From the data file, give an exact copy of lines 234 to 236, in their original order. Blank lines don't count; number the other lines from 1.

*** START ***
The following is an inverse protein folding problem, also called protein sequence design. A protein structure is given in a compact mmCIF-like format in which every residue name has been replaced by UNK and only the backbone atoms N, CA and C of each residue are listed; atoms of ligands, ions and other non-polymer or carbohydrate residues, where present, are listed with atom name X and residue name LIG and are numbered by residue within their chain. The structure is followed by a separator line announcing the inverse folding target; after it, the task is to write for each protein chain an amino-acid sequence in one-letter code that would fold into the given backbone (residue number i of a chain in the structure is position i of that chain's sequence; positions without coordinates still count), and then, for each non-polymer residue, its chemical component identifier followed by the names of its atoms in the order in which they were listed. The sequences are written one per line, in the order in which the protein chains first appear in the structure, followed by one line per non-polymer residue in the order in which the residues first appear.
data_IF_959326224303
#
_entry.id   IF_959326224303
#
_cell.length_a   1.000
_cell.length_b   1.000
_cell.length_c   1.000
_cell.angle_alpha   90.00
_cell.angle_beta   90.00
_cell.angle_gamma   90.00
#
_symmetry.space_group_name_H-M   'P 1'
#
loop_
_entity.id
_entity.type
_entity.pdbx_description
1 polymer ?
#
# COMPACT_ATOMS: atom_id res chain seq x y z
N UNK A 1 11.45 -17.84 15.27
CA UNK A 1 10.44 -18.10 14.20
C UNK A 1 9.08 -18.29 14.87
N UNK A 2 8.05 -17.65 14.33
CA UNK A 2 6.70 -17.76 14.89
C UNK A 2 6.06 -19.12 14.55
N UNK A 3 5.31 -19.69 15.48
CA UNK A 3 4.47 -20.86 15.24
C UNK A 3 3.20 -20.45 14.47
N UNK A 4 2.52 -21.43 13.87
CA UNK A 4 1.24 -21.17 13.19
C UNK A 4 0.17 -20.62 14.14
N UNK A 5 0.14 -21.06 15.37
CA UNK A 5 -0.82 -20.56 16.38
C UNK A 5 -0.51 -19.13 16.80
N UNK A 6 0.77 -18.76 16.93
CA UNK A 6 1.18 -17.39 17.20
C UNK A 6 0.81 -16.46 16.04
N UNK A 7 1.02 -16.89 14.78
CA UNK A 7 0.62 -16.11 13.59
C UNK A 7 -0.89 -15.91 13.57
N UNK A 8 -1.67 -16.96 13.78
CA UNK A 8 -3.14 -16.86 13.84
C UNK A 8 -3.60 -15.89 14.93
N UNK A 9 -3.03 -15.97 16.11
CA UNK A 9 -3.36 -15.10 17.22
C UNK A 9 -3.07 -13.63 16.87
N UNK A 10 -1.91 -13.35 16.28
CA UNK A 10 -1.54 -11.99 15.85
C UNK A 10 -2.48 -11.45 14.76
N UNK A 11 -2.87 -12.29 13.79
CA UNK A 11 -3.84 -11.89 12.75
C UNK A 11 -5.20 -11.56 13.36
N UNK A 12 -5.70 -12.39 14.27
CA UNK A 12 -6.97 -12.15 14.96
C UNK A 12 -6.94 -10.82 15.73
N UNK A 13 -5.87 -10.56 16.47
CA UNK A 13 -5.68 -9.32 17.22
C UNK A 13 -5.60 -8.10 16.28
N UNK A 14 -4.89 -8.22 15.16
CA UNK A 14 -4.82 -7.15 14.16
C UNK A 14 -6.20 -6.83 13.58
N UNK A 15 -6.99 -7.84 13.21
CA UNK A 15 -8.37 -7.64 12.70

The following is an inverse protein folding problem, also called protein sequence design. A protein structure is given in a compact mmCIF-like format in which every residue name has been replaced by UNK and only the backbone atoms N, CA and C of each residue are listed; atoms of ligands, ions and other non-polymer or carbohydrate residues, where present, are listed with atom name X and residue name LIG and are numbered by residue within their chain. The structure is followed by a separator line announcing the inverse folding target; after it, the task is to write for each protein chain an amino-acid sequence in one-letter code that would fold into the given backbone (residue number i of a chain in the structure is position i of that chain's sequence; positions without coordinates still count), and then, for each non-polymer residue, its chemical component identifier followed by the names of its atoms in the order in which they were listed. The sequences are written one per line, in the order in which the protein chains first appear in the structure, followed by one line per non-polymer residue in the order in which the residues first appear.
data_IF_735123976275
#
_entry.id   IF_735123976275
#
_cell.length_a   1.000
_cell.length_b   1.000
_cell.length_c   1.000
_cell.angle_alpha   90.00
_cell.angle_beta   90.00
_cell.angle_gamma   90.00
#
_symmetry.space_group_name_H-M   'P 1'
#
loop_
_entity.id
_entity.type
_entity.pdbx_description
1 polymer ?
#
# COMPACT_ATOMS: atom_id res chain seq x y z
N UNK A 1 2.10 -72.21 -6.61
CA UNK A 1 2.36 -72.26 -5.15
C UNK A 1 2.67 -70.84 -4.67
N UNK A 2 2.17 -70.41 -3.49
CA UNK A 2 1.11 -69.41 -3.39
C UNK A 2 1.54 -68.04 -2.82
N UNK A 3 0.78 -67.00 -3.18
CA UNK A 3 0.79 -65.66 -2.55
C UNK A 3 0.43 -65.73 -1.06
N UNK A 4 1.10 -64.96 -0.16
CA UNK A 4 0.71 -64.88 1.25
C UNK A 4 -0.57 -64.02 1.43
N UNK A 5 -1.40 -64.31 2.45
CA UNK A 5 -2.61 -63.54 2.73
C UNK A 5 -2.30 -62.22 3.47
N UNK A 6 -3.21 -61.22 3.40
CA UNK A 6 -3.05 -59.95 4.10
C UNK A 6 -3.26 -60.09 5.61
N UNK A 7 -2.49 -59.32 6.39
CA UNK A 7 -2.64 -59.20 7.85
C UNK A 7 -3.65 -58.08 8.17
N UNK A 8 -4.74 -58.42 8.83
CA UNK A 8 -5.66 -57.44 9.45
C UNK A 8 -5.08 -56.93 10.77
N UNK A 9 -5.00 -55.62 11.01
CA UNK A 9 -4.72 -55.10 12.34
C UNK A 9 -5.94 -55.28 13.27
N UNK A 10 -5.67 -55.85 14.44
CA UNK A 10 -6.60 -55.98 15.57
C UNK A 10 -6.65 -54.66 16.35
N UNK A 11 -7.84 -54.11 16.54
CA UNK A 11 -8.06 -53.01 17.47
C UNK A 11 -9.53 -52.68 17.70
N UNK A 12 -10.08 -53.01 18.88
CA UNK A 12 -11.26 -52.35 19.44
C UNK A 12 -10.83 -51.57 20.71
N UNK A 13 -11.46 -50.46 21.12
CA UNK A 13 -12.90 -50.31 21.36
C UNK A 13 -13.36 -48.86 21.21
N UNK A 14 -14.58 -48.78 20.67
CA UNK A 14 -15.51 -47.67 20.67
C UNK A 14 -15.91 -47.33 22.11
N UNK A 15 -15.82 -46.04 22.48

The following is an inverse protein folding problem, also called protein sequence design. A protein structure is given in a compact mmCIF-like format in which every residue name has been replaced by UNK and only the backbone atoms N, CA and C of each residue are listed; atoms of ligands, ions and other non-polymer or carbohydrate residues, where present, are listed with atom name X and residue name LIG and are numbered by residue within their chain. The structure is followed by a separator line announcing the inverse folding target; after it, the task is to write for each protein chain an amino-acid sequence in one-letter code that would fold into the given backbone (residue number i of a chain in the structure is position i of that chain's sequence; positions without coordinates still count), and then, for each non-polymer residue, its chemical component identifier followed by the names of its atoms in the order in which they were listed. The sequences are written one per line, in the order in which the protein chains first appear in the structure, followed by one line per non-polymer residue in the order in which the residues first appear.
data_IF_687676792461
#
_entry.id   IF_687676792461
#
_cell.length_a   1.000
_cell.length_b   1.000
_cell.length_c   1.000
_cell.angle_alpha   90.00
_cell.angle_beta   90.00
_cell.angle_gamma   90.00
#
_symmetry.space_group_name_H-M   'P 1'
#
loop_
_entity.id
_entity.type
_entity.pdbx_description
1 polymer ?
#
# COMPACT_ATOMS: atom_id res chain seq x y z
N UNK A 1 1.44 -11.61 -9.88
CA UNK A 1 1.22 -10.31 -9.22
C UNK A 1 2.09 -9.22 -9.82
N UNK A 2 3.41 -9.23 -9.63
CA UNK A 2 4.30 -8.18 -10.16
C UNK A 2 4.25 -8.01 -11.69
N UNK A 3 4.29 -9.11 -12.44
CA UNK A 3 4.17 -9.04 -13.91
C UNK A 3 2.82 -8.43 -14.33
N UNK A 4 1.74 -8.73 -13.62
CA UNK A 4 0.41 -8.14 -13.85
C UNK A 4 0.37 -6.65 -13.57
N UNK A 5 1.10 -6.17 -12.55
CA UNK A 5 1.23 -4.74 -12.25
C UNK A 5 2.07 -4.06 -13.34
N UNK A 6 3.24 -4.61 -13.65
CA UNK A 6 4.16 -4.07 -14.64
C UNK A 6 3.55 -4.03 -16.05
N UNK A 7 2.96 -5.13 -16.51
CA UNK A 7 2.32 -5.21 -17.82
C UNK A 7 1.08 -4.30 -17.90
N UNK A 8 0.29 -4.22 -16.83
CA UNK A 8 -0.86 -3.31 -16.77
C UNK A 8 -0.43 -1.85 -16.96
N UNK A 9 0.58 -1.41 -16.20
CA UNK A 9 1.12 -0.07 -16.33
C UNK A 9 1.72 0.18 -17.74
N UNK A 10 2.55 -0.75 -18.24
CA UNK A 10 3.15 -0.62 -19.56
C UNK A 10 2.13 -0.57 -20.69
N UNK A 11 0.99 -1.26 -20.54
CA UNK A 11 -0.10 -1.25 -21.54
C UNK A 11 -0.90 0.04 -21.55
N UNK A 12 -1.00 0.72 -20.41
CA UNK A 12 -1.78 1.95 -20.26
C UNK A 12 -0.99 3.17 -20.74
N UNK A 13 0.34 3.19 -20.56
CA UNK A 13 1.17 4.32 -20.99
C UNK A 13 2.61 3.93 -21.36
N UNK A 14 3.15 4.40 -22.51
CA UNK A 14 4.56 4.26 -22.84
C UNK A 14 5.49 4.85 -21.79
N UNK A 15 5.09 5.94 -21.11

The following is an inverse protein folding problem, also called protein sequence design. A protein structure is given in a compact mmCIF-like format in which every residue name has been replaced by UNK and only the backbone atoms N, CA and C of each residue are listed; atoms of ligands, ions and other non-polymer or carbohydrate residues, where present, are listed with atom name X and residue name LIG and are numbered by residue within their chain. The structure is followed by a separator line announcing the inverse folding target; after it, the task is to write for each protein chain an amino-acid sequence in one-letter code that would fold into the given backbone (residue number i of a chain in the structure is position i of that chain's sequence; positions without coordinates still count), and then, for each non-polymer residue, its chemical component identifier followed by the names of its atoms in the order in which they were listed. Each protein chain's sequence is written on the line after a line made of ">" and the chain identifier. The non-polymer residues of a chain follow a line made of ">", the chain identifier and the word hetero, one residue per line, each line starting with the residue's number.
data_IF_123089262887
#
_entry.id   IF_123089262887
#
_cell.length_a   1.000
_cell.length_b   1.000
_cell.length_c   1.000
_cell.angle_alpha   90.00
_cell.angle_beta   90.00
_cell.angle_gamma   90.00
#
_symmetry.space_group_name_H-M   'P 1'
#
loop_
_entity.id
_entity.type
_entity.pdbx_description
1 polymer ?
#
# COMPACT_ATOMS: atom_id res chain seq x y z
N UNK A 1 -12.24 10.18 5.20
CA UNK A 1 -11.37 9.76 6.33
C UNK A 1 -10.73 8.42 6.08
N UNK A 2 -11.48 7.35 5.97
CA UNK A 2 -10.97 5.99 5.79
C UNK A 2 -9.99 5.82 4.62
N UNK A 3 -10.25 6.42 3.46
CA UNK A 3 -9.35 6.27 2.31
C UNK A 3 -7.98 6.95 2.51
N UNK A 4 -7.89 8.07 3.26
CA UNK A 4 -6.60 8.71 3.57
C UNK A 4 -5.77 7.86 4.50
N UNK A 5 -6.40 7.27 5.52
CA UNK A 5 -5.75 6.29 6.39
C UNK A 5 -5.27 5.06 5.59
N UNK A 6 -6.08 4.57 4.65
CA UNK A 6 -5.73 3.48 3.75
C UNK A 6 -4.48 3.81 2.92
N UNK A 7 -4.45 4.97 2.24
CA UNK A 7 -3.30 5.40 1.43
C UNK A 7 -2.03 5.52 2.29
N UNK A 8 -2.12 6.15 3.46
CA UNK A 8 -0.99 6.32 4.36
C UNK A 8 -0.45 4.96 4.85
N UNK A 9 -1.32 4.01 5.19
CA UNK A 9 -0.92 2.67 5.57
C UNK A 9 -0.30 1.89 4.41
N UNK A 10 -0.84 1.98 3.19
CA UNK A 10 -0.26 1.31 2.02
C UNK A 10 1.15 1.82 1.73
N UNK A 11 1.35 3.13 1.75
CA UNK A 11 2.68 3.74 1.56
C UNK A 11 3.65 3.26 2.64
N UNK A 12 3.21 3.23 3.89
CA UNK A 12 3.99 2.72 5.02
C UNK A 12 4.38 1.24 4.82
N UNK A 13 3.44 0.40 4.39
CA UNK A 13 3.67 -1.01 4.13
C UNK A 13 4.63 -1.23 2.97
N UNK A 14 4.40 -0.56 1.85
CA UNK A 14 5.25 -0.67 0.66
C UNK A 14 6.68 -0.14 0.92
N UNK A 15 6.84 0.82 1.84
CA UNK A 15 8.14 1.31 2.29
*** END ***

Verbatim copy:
CA UNK A 7 -3.30 5.40 1.43
C UNK A 7 -2.03 5.52 2.29
N UNK A 8 -2.12 6.15 3.46